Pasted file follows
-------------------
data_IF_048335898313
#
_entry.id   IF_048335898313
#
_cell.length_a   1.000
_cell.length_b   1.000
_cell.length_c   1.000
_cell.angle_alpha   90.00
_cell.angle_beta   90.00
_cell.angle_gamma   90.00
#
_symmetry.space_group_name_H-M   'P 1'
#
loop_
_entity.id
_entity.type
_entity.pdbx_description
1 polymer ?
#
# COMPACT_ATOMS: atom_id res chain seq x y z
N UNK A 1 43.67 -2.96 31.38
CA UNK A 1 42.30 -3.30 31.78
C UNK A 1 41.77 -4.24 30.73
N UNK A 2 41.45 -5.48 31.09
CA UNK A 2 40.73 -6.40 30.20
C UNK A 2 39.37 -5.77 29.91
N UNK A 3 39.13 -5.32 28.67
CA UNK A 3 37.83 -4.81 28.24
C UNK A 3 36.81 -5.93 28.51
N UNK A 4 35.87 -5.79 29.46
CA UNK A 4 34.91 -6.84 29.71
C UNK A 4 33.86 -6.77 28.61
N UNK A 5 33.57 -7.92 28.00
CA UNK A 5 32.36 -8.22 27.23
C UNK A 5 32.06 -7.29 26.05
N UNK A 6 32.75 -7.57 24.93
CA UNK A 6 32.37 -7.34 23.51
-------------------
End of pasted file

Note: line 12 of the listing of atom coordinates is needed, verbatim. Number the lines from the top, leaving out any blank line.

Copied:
_symmetry.space_group_name_H-M   'P 1'